The life of a refugee is always going to come with challenges no matter the circumstances. And during the pre-war anti-Semitic years in Germany many, many people were forced to become refugees in order to save themselves and their families. Families were split up and brothers and sisters were separated and most often killed. But for few, there was an escape: the Kindertransport. Desperate parents sent their children out of Germany via the Kindertansport in hopes of giving them a better, safer future.
The Kindertransport (Children’s Transport) initiative was responsible for the transportation of children out of countries such as Germany, Austria, Czech Republic and Poland so that they could be given sanctuary by British families. Organised by Sir Nicholas Winton, around 10,000 children were safely transported to the United Kingdom.
Most of the refugees left by trains from Berlin and other major cities. The transports were planned by Jewish organizations inside the Greater German Reich, and generally favoured children with urgent need for emigration because they were unsupported by their parents. Many parents were moved to concentration camps without their children, therefore priority was given to orphans and the homeless. Many of these young refugees were likely to be the sole survivors of their families.
The first Kindertransport arrived in Harwich in 1938. Oundle resident Mrs Ursula Walker was one of the children who was transported from Berlin to England via the Kindertransport in 1939. She considers herself very lucky that both she and her sister Ilse were able to come to England; her father was influential enough to arrange an escape for his two daughters.
Mrs Walker was transported at the age of eight and her sister was soon to follow a month later. As luck would have it, the pair were housed very close to each other in Northwich, Cheshire. Her mother had died three years earlier, and her father remained in Germany, where he was imprisoned in three different concentration camps during the course of the war.
When I met Mrs Walker she was very keen to emphasise how fortunate she had been to be housed with the family she was sent to live with, where they treated her as their own child. ‘They were just like parents. I became closer to them than I was to my own father.’
The couple was unable to have their own children, and they were more than happy to welcome her into their family. Mrs Walker was just as – if not more than – happy to be part of their family. ‘I was very lucky really because I got two sets of parents!’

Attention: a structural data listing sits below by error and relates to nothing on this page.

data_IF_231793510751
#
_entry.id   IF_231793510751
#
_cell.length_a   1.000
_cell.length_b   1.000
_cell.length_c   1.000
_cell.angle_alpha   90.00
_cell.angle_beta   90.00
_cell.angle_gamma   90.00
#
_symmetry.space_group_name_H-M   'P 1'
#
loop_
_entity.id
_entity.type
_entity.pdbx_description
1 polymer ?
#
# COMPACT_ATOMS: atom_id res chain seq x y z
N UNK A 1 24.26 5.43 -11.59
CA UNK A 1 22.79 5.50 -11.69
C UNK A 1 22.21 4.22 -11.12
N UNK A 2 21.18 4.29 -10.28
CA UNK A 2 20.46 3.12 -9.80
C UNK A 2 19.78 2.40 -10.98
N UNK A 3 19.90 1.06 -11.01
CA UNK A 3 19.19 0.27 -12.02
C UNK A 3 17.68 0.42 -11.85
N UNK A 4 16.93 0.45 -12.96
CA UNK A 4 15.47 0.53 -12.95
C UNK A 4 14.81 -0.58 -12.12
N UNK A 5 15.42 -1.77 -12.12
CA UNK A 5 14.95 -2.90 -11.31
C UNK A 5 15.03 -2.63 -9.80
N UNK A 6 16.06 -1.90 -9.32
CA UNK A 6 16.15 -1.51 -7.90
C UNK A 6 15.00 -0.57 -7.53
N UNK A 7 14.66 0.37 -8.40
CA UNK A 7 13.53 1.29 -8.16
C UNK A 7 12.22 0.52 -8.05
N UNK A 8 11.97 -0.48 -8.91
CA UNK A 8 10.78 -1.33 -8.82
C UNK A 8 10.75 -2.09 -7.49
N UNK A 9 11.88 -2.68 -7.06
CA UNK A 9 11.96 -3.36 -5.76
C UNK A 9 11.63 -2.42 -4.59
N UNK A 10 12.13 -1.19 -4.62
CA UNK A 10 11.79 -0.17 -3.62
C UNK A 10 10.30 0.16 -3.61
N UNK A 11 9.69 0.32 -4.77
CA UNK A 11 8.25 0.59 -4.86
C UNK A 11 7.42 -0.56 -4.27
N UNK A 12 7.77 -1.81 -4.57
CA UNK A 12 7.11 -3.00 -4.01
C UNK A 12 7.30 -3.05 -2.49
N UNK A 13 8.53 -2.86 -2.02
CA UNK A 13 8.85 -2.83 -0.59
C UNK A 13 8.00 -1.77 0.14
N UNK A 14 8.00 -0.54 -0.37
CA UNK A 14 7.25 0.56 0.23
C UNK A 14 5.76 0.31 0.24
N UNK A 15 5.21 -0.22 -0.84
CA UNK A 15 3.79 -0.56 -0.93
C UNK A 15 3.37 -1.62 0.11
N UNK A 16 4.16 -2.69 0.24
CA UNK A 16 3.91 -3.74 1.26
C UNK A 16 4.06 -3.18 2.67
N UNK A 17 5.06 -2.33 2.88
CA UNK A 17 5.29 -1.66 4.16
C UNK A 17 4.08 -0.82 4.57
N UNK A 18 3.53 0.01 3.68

The abrupt move from one country to another was more of an adventure for young Mrs Walker; being only 8 years old, there is little she remembers or experienced first-hand about the political turmoil at the time. Living in a Jewish community and going to a Jewish school meant that she was sheltered from direct hostilities. However, she was aware of the anti-Jewish sentiment building in Berlin and understood why she and her sister had to be evacuated.
The children were only allowed to travel with one suitcase and for Mrs Walker, her case consisted solely of clothes and a few surviving photos. As a small child she missed her grandparents the most: ‘My grandparents were wonderful to us and I missed them.’ After she left Berlin, she never saw them again.
Growing up in Cheshire was a very normal experience. Regardless of there being obvious anti-German feelings in England during the war, Mrs Walker did not encounter any ill-feeling with respect to her background. She said she only noticed sympathy: ‘Oh, well, they felt sorry for me.’
Mrs Walker’s ‘aunty and uncle’ – her British parents – sent her to a grammar school, and it was a simpler transition for Mrs Walker than would have been thought because other transported German children attended the same school. There, she was able to quickly learn English and make some good friends with whom she could visit and go walking. Her new family gave her many opportunities such as music and horse-riding lessons.
Many years later she returned to Germany to visit her mother’s grave, but she decided to remain in England after the war. Her father survived the concentration camps, and moved with her sister to America. She was satisfied knowing that her father had one of his daughters to look after him, and he knew that she was well-looked after.
She remained with her adopted family until she married, and much later became their sole heir. While she was at school, Mrs Walker met the man who would later be her husband. They married after she finished a nursing course. ‘Now I have a wonderful daughter to look after me, as well!’
Mrs Walker was lucky to have had a second chance to lead a fulfilling life after becoming a refugee, but there are still many refugees worldwide who are still homeless. The Kindertransport remains a model for how communities can work together to assist those in need, fleeing war and persecution.